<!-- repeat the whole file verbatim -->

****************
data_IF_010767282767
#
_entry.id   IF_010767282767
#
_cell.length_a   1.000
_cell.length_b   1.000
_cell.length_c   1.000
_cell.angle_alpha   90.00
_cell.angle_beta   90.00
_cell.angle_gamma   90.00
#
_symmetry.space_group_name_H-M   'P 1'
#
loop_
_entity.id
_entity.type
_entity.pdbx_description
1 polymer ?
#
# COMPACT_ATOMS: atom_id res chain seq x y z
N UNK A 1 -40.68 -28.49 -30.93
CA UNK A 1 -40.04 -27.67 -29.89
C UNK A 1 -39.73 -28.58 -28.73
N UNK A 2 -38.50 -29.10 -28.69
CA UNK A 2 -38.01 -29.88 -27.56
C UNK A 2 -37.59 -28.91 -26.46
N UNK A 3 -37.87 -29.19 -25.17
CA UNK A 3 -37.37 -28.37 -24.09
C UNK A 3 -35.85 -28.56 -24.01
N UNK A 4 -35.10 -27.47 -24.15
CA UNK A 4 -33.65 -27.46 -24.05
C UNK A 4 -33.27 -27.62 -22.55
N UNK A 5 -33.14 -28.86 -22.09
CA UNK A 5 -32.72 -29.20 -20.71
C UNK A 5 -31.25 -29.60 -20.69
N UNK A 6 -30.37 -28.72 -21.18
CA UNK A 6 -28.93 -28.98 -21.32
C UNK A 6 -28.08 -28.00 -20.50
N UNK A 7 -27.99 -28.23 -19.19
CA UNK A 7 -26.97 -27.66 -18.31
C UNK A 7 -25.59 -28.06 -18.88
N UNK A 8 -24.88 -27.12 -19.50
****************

data_IF_010767282767
#
_entry.id   IF_010767282767
#
_cell.length_a   1.000
_cell.length_b   1.000
_cell.length_c   1.000
_cell.angle_alpha   90.00
_cell.angle_beta   90.00
_cell.angle_gamma   90.00
#
_symmetry.space_group_name_H-M   'P 1'
#
loop_
_entity.id
_entity.type
_entity.pdbx_description
1 polymer ?
#
# COMPACT_ATOMS: atom_id res chain seq x y z
N UNK A 1 -40.68 -28.49 -30.93
CA UNK A 1 -40.04 -27.67 -29.89
C UNK A 1 -39.73 -28.58 -28.73
N UNK A 2 -38.50 -29.10 -28.69
CA UNK A 2 -38.01 -29.88 -27.56
C UNK A 2 -37.59 -28.91 -26.46
N UNK A 3 -37.87 -29.19 -25.17
CA UNK A 3 -37.37 -28.37 -24.09
C UNK A 3 -35.85 -28.56 -24.01
N UNK A 4 -35.10 -27.47 -24.15
CA UNK A 4 -33.65 -27.46 -24.05
C UNK A 4 -33.27 -27.62 -22.55
N UNK A 5 -33.14 -28.86 -22.09
CA UNK A 5 -32.72 -29.20 -20.71
C UNK A 5 -31.25 -29.60 -20.69
N UNK A 6 -30.37 -28.72 -21.18
CA UNK A 6 -28.93 -28.98 -21.32
C UNK A 6 -28.08 -28.00 -20.50
N UNK A 7 -27.99 -28.23 -19.19
CA UNK A 7 -26.97 -27.66 -18.31
C UNK A 7 -25.59 -28.06 -18.88
N UNK A 8 -24.88 -27.12 -19.50